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Archive for August, 2011

R.C. Sproul on Human Tragedies and Divine Purposes

Jesus had this discussion with his disciples in John 9:

Now as Jesus passed by, He saw a man who was blind from birth (John 9:1).

Let’s stop right there. Let’s say you are a mother. You carry your baby to term. You’re excited in anticipation of the birth of this child. But soon after the baby is born, you discover that he is blind. Few people would respond to such an experience with joy or would react to that experience as a visitation of divine blessing. In a word, the parents in their disappointment, in all probability, would see that event, at least for them and for their child, as a personal tragedy. And certainly people would be inclined to ask, “Why, God, did You let this happen?”

The disciples of Jesus met a blind person when he was a grown adult. They knew that he had been born blind, suffering total blindness for many years. If anything seems senseless, it is the experience of a man born blind. So the disciples came to Jesus and asked Him, “Rabbi, who sinned, this man or his parents, that he was born blind?” (John 9:2).

Jesus immediately recognized that the question posed to Him committed a logical fallacy, for which we have a technical name. It is the fallacy of the false dilemma, sometimes called the either/or fallacy. The fallacy is committed when a person reduces possibilities or options to two and only two, when in fact there may be more possibilities. There are situations when the possibilities can legitimately and rationally be reduced to two. For instance, either there is a God or there is not a God. There’s no third alternative. It’s one or the other. You are either going to die or you are not going to die. But in this case, the disciples rushed to judgment and reduced the options to two when there was a third option they hadn’t considered. So Jesus, when He heard the question stated this way, answered by saying, “Neither.”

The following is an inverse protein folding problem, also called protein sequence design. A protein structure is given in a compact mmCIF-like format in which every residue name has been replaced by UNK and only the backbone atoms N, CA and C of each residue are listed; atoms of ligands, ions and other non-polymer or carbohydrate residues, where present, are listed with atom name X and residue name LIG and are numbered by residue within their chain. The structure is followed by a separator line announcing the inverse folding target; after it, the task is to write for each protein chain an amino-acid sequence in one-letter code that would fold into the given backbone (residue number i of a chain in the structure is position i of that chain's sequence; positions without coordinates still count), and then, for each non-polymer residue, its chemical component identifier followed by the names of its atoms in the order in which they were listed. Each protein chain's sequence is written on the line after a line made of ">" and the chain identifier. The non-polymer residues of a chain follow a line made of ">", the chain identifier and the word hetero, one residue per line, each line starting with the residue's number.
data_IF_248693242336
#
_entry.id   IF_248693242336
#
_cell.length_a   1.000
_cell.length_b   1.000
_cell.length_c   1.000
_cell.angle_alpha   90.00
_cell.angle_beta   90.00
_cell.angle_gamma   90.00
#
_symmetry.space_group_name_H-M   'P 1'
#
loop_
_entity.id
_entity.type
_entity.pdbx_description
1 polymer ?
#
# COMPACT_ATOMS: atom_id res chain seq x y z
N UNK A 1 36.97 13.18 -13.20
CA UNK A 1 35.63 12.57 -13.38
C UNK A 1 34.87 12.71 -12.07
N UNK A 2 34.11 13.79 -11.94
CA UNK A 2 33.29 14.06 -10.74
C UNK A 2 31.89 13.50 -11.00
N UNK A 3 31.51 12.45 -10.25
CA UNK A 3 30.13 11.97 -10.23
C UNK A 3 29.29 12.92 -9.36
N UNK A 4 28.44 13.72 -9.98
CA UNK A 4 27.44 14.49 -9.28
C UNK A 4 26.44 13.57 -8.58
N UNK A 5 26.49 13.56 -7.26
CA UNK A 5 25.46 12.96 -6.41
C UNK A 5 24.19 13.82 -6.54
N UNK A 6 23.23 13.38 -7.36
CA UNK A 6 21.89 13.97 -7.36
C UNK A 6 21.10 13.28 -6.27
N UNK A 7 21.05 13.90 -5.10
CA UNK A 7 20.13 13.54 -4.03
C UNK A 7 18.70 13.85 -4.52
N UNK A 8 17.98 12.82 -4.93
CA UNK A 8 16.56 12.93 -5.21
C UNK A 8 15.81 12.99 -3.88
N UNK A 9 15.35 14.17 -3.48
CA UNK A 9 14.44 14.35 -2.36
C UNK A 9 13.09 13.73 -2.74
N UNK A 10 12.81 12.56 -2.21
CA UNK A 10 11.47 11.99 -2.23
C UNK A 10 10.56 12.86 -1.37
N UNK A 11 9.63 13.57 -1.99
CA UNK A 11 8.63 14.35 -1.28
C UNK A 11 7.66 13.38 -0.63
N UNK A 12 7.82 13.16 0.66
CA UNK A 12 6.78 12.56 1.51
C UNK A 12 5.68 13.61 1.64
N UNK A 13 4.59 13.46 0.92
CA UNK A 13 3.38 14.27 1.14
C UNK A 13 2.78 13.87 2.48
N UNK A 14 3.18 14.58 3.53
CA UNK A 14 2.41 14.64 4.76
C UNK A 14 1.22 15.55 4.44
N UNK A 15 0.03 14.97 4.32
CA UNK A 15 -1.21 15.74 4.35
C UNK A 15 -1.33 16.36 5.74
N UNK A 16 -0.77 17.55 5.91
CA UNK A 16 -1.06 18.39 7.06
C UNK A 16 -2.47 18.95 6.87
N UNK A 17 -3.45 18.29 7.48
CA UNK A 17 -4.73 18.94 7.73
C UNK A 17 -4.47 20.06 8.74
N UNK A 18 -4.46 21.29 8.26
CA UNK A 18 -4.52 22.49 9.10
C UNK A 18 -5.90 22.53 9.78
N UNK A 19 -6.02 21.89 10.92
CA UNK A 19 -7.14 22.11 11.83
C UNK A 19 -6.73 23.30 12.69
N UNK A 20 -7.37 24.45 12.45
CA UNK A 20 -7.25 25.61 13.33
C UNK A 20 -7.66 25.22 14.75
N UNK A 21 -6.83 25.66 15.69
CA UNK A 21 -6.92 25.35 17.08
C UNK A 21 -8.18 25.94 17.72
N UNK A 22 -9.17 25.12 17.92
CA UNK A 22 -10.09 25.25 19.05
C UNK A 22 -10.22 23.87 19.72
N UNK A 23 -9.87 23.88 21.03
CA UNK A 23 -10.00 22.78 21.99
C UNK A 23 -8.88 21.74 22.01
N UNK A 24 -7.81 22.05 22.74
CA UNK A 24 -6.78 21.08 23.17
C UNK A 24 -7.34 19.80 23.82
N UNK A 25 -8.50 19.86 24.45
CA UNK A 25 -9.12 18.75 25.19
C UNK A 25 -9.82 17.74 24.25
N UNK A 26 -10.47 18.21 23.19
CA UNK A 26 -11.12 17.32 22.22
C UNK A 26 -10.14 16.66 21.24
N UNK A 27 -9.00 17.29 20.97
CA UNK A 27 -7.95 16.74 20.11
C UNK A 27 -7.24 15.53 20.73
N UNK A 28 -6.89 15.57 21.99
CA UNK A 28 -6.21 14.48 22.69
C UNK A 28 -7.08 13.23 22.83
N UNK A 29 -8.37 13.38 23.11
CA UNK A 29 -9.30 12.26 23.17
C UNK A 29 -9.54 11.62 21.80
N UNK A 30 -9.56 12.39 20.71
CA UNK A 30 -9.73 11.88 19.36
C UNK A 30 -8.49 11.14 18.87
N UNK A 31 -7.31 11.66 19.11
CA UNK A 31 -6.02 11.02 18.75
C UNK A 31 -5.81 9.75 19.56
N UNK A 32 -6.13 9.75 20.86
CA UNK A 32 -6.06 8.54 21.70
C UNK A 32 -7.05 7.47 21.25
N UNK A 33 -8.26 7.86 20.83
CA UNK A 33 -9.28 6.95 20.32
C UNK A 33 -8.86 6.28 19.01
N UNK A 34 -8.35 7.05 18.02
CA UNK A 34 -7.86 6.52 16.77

Jesus answered, “Neither this man nor his parents sinned, but that the works of God should be revealed in him” (John 9:3).

This man had been born blind so many years before, so that, on this particular day, God’s kingdom could be manifested through his healing. God’s purpose here was to demonstrate who Jesus was. And to this day, 2,000 years later, that blind man, who presumably is in heaven today and perhaps has been joined by his children and grand- children, sits with them and talks about how God used his blindness to demonstrate the identity of Christ. He discovered that his tragic condition was by no means senseless. It had a divine purpose that has borne witness to Christ through all history.

Excerpt modified from When Worlds Collide: Where is God When Terror Strikes by R. C. Sproul

August 31, 2011 | Posted in: AAA - BLOG UPDATE,Life & Doctrine,The Christian Life,Trials & Suffering | Author: Angie Cheatham @ 12:07 pm | 1 Comment »

Register for the DG Conference by August 31st!

Our friends at DG will be hosting their National Conference September 23-25, 2011 in Minneapolis. The theme is “Finish the Mission: For the Joy of All Peoples, Bringing the Gospel to the Unreached and Unengaged.” Along with Crossway authors John Piper and Dave Harvey, speakers include Louie Giglio, David Platt, Michael Ramsden, Michael Oh, Ed Stetzer, David Sitton, David Sills, Jason Mandryk, Ed Stetzer, and Jeff Vanderstelt.

Early registration ends on August 31st (sign up soon to save $15 per person)! Be sure to stop by the Crossway booth to be among the first to get your hands on two of our new releases: Bloodlines: Race, Cross, and the Christian and What is the Mission of the Church?: Making Sense of Social Justice, Shalom, and the Great Commission .

August 30, 2011 | Posted in: Uncategorized | Author: Angie Cheatham @ 12:44 pm | 0 Comments »

More Than a Momentary Defense Against Temptation